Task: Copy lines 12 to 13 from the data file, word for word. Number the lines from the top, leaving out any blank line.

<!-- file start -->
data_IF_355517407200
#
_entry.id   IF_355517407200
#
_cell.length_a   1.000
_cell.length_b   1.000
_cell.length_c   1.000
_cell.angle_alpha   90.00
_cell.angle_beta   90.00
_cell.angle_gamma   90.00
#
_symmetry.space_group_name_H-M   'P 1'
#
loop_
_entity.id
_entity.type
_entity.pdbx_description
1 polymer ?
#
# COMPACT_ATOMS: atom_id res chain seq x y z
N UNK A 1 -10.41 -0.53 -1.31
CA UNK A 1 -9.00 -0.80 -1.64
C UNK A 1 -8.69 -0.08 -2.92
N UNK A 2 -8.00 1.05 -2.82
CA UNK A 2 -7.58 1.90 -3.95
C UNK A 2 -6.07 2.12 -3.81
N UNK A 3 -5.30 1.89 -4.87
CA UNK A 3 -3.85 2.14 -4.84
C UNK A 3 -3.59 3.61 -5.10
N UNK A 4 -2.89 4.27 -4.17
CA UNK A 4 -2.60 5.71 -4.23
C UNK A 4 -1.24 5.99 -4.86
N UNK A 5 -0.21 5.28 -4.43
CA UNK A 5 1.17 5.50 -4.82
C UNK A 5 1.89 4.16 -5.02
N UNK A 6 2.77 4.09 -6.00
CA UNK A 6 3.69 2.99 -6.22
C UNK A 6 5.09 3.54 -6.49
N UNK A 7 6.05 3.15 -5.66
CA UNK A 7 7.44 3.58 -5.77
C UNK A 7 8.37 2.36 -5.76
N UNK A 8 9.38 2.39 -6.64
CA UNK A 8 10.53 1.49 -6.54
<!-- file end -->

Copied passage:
_symmetry.space_group_name_H-M   'P 1'
#